As I sit at my kitchen table this morning, I find myself wondering how did the months of June, July, and August go by so quickly. They do not have a lesser amount of days than other months. Their days are actually longer than other months. So why do they seem to go by so much faster than the other months of the year?
Perhaps it’s because we pack as many trips, parades, barbeques, birthday parties, camp, weddings, and sun worshiping sessions as we can into about 10 to 11 weeks. The longer days of Summer mean more games of tag, more time in the pool, more time in the garden, more front porch sitting. Warm and sunny days invite us to take the long way home, explore a new road, roll down the windows and let the wind mess up our hair.
Even the nights don’t want to sleep during the Summer. They are alive with
frogs and crickets chatting away, fireflies dotting the landscape with a light show, moths fluttering about looking for porch lights, and all sorts of creepy crawly critters going about their business. Nighttime itself even seems unwilling to settle in late, and leaves earlier than usual in the morning.
Looking at the September calendar on the wall, I recall that only a few weeks ago I did not need the kitchen light to see my way around in the early morning hours. I could look out my window at this time, cup of coffee in hand, and see my pool on the back deck. In fact, the windows would be open and I could smell the cut grass scent mixing with the leftover charbroil smell from the grill, and the occasional whiff of chlorine from the pool. I’d only be accompanied by the hum of the pool filter, chirping birds, buzzing bee, and occasional car passing by. Sometimes I’d even have my coffee outside; I’d watch sunshine spread across the tree branches and then reach down to the lawn. The steam from my coffee seemed to combine with the steam from evaporating dew or fog. Summer mornings seem magical.
But now, it’s dark outside. The windows are closed; I can hear a heavy breeze blowing across the lawn. Not a gentle summer breeze that rustles the leaves on the trees like wind in your hair. This breeze blows from the north and sinks right down to the ground, leaving a chill in the air. Then a new sound comes from the pre-dawn darkness outside of my window – dried up leaves skidding along the deck. The first of many to fall from the trees.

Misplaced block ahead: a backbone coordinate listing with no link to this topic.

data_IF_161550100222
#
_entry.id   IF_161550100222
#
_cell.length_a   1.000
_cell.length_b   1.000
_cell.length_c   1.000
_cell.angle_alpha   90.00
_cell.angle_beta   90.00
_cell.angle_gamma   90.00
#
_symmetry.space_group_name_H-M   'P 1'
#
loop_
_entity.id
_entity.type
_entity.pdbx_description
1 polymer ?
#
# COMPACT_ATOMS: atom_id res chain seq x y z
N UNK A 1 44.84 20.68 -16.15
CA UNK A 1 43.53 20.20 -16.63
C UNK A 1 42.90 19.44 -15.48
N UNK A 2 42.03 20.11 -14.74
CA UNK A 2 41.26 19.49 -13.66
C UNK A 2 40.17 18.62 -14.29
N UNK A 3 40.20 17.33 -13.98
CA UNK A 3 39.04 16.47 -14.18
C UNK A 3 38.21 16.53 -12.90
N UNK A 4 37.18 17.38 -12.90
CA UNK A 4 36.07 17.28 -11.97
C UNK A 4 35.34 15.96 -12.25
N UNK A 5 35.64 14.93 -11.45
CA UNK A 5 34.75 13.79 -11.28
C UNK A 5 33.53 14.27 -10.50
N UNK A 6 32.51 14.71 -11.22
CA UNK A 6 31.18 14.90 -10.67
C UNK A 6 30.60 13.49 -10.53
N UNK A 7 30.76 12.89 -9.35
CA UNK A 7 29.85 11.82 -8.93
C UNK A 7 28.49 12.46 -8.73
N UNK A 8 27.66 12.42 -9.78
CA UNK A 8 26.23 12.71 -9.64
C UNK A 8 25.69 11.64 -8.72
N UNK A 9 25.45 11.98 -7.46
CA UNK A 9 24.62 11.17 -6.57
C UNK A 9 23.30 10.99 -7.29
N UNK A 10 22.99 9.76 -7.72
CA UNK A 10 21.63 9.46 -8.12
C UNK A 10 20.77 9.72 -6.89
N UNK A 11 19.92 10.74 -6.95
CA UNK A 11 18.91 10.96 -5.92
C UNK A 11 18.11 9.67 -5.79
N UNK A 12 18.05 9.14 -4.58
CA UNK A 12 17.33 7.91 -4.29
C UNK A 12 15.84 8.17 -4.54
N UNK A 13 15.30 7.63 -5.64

Even the once glorious and colorful garden outside has lost it’s luster. Bold yellow and soft lavender flower petals now dot my driveway and sidewalks. They used to cling to tall and lush green stems which have turned droopy and olive-colored. It’s as though the gardens themselves are losing energy and are thinking about taking a long nap.
It’s the time of year when the days are 80 degrees, but nights are in the 50’s. Time to have the air conditioner on in the afternoon, but an extra blanket is needed at night.
And then I hear it. The official sound of the end of summer; a school bus rolling past our house. I hear its brakes as it slows down for the sharp turn just past our driveway. At first it’s a sad sound to me, marking the end of all that is Summer. Then, my thoughts turn to warm Autumn days and chilly evenings. That means leggings and boots, sweaters and tunics, pumpkin spices in desserts and coffee, Oktoberfest and football.
It is certainly sad that Summer is ending, but here comes the cozy season of Autumn! Get out there and enjoy it!